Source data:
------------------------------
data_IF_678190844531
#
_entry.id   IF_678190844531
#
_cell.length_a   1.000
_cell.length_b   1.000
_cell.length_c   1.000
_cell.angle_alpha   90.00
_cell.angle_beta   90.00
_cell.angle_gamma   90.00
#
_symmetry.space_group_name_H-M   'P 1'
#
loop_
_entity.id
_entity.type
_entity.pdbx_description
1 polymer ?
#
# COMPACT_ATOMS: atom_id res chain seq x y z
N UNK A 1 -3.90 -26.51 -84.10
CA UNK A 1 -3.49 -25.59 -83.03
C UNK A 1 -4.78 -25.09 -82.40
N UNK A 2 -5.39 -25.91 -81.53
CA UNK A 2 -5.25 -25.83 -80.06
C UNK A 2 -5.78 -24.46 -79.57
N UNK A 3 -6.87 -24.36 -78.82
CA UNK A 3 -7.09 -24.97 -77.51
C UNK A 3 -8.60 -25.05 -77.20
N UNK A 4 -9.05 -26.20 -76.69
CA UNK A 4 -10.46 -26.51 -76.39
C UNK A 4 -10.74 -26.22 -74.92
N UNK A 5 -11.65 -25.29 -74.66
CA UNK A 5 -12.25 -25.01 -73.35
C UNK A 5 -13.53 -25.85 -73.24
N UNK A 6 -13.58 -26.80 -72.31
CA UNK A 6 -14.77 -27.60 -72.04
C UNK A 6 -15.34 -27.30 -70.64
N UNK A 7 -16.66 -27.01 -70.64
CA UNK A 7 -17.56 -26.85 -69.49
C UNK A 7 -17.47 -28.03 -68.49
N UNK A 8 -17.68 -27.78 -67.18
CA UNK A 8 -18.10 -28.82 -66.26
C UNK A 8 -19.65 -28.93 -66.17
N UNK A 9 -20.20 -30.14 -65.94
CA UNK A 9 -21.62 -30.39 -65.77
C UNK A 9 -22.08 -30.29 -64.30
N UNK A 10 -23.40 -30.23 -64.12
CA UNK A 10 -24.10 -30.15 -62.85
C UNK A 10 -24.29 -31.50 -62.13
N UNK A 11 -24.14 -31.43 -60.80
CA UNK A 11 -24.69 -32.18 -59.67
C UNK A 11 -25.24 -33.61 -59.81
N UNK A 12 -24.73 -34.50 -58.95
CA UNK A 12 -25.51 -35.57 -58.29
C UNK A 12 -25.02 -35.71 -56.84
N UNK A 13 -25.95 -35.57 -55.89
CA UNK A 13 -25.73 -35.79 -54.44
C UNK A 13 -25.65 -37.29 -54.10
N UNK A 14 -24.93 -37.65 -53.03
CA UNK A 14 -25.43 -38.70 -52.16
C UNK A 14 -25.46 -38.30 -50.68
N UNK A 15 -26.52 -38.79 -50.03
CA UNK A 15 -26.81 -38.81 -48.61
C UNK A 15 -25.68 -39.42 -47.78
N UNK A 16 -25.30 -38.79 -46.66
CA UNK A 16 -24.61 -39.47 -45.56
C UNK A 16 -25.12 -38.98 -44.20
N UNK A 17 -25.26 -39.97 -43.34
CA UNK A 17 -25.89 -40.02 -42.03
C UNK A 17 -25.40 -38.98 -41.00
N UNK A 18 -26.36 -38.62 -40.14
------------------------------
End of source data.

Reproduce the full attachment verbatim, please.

data_IF_678190844531
#
_entry.id   IF_678190844531
#
_cell.length_a   1.000
_cell.length_b   1.000
_cell.length_c   1.000
_cell.angle_alpha   90.00
_cell.angle_beta   90.00
_cell.angle_gamma   90.00
#
_symmetry.space_group_name_H-M   'P 1'
#
loop_
_entity.id
_entity.type
_entity.pdbx_description
1 polymer ?
#
# COMPACT_ATOMS: atom_id res chain seq x y z
N UNK A 1 -3.90 -26.51 -84.10
CA UNK A 1 -3.49 -25.59 -83.03
C UNK A 1 -4.78 -25.09 -82.40
N UNK A 2 -5.39 -25.91 -81.53
CA UNK A 2 -5.25 -25.83 -80.06
C UNK A 2 -5.78 -24.46 -79.57
N UNK A 3 -6.87 -24.36 -78.82
CA UNK A 3 -7.09 -24.97 -77.51
C UNK A 3 -8.60 -25.05 -77.20
N UNK A 4 -9.05 -26.20 -76.69
CA UNK A 4 -10.46 -26.51 -76.39
C UNK A 4 -10.74 -26.22 -74.92
N UNK A 5 -11.65 -25.29 -74.66
CA UNK A 5 -12.25 -25.01 -73.35
C UNK A 5 -13.53 -25.85 -73.24
N UNK A 6 -13.58 -26.80 -72.31
CA UNK A 6 -14.77 -27.60 -72.04
C UNK A 6 -15.34 -27.30 -70.64
N UNK A 7 -16.66 -27.01 -70.64
CA UNK A 7 -17.56 -26.85 -69.49
C UNK A 7 -17.47 -28.03 -68.49
N UNK A 8 -17.68 -27.78 -67.18
CA UNK A 8 -18.10 -28.82 -66.26
C UNK A 8 -19.65 -28.93 -66.17
N UNK A 9 -20.20 -30.14 -65.94
CA UNK A 9 -21.62 -30.39 -65.77
C UNK A 9 -22.08 -30.29 -64.30
N UNK A 10 -23.40 -30.23 -64.12
CA UNK A 10 -24.10 -30.15 -62.85
C UNK A 10 -24.29 -31.50 -62.13
N UNK A 11 -24.14 -31.43 -60.80
CA UNK A 11 -24.69 -32.18 -59.67
C UNK A 11 -25.24 -33.61 -59.81
N UNK A 12 -24.73 -34.50 -58.95
CA UNK A 12 -25.51 -35.57 -58.29
C UNK A 12 -25.02 -35.71 -56.84
N UNK A 13 -25.95 -35.57 -55.89
CA UNK A 13 -25.73 -35.79 -54.44
C UNK A 13 -25.65 -37.29 -54.10
N UNK A 14 -24.93 -37.65 -53.03
CA UNK A 14 -25.43 -38.70 -52.16
C UNK A 14 -25.46 -38.30 -50.68
N UNK A 15 -26.52 -38.79 -50.03
CA UNK A 15 -26.81 -38.81 -48.61
C UNK A 15 -25.68 -39.42 -47.78
N UNK A 16 -25.30 -38.79 -46.66
CA UNK A 16 -24.61 -39.47 -45.56
C UNK A 16 -25.12 -38.98 -44.20
N UNK A 17 -25.26 -39.97 -43.34
CA UNK A 17 -25.89 -40.02 -42.03
C UNK A 17 -25.40 -38.98 -41.00
N UNK A 18 -26.36 -38.62 -40.14